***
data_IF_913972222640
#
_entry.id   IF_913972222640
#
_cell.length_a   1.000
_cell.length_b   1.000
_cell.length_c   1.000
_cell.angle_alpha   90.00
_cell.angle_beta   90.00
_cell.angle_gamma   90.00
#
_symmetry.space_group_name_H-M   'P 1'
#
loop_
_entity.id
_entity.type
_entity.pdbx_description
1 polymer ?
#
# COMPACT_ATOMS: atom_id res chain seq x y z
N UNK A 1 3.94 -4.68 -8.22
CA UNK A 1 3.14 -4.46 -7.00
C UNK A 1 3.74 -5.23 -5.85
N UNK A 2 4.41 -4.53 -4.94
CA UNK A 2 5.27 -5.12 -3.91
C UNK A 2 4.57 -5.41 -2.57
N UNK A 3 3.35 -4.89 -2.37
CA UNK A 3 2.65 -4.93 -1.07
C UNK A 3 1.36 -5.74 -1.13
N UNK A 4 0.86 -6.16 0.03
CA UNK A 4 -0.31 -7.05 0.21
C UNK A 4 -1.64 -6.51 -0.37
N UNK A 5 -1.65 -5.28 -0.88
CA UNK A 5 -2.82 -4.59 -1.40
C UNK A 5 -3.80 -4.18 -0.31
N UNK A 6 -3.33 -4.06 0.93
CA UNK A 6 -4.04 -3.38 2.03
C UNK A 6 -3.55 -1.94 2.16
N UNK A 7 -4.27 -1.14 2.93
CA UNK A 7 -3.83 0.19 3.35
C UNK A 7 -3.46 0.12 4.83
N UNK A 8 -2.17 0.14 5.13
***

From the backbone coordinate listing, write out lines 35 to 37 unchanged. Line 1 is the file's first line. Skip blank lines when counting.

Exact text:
C UNK A 5 -3.80 -4.18 -0.31
N UNK A 6 -3.33 -4.06 0.93
CA UNK A 6 -4.04 -3.38 2.03